It makes perfect sense that the pandemic saw one walk on houseplants. We all want to bring more life into our homes, feel the beauty and hope of another intelligence. Plants remind us that we are part of nature and despite everything we have done, nature still works. or can work, with a little care.
“It’s a total relationship,” says Mickey Hargitay, a Los Angeles expert whose business, Mickey Hargitay Plants, has boomed like never before in its 42 years of existence. “Over the past few years, it’s been refreshing to see how so many people are experiencing it. Once you get to know your plant, you can definitely learn to speak the language.”
As a couple of urban farmers, we’ve found that our relationship with plants, both outdoors and indoors, has helped us maintain our sanity over the past few years. But there is something special about living with a plant in the house. It’s simple, inexpensive (even fancy stores sell small plants in 6-inch pots for around $20), and it really feels good to be in daily communication with another living creature.
Similar to the plants we grow outdoors, the basic elements you need to take care of indoor houseplants are sun, water and food. Hargitay says the place to start planning your indoor garden is in the sun. The most popular houseplants are jungle dwellers that grow in the undergrowth and are adapted to dappled or filtered light, meaning they want lots of sun but not direct sun. So start thinking about where your new companion will live. Will it be front and center in a sunny kitchen window? Hanging on a hook in the bathroom? Do you stand tall in a dark corner?
Here are some of the easiest and most popular plants for different scenarios. Charissa Seloadji, a houseplant specialist at Sunset Nursery in Los Angeles, also helped us choose some of the tropical beauties on this list. They are sold all over the US and can thrive in any home.
Houseplant Care: How Much Sunlight Does Your Plant Need?
For placement in a sunny window or bright incident light:
Wax plant (Hoya carnosa)
“They’re becoming increasingly popular, but they need decent light and have beautiful buds,” says Hargitay. These make great hanging vines near a bright window, where they will burst out with plenty of star-shaped blooms.
Snake Plant (Dracaena trifasciata)
This clean and elegant plant features clumps of upright, sword-like leaves up to three feet tall and first became popular in mid-century modern homes. These are great for the sun, but can also use a move inside the room as long as it’s not pitch dark.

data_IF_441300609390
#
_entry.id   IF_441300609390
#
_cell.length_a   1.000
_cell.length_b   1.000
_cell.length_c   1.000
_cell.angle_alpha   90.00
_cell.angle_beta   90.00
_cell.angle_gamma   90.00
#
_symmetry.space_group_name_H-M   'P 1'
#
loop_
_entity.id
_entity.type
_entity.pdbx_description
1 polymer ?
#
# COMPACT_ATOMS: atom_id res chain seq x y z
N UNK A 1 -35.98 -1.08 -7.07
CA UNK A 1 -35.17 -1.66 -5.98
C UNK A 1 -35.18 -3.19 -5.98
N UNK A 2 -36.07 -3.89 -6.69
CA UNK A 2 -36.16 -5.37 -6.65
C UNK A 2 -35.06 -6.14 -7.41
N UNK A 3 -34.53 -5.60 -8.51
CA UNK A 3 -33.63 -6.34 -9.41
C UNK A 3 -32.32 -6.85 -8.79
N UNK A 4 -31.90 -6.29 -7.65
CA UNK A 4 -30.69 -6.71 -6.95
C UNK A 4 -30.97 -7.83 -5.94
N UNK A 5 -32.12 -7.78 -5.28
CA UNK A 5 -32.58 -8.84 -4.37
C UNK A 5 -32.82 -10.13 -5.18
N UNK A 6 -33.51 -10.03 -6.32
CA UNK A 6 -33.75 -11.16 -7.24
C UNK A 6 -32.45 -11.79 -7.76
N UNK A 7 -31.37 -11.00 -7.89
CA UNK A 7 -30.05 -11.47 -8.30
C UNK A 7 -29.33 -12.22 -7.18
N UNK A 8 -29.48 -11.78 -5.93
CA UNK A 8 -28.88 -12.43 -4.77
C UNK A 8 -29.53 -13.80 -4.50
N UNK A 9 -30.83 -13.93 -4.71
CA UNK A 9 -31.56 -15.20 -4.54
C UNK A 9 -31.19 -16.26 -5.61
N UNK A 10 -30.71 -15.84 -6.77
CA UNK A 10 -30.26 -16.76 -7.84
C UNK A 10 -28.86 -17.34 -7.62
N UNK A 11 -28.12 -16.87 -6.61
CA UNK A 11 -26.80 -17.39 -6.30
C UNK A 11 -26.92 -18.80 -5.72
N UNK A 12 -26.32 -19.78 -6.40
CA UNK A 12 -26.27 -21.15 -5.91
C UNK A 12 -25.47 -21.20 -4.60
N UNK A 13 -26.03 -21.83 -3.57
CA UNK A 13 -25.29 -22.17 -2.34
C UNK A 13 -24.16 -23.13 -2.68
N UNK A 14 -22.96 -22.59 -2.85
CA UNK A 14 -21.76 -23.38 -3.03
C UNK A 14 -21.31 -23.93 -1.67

Lipstick Plant (Aeschynanthus radicans)
A beautiful climber with short, pointed leaves and beautiful bright red flowers, this loves good light and will not do well in a dark corner.
This genus of shrubs and vines has huge leaves with deep lobes and intriguing windows or holes in them. They can be small table plants or large outdoor trees that bear fruit where they need a lot more water.
For low light placement, away from a window and in the shade for part of the day:
ZZ plant (Zamioculcas zamiifolia)
The ultimate beginner plant, she adapts to light or dark. “You can put them anywhere in your home,” says Seloadji. “If you have them in a really dark area, we advise people to only water about every three to four or weeks.”
Philodendrons and Pothos
These are two different genera of vines with heart shaped leaves that make great hanging plants and do well being further away from a window. Gold and green pothos are good for low light, and the popular light marble queen variety wants to be in brighter light.
These come from a huge genus of trees and succulent shrubs like Dr. Seuss trees with palm-like trunks and long, pointed leaves. Hargitay says, “They’re very forgiving and pretty bulletproof. They take a lot of abuse. In low light, they don’t like a lot of water; They will have a drink every two weeks.”
Chinese periwinkle (Aglaonema)
These feature wonderfully variegated sword-like leaves growing from a central stem. Seloadji adds, “Ags just want to dry out completely, so this is another one that you don’t need to water very often and they will thrive.”
Nothing for beginners
Choosing a plant is a matter of aesthetics. Note, however, that we didn’t include the hugely popular fiddle leaf fig tree on the list. That’s because they’re finicky about the sun and difficult to care for. We’ve also removed prayer plants from the list, despite their intriguing foliage, because they need to be monitored more closely to ensure they’re getting enough water.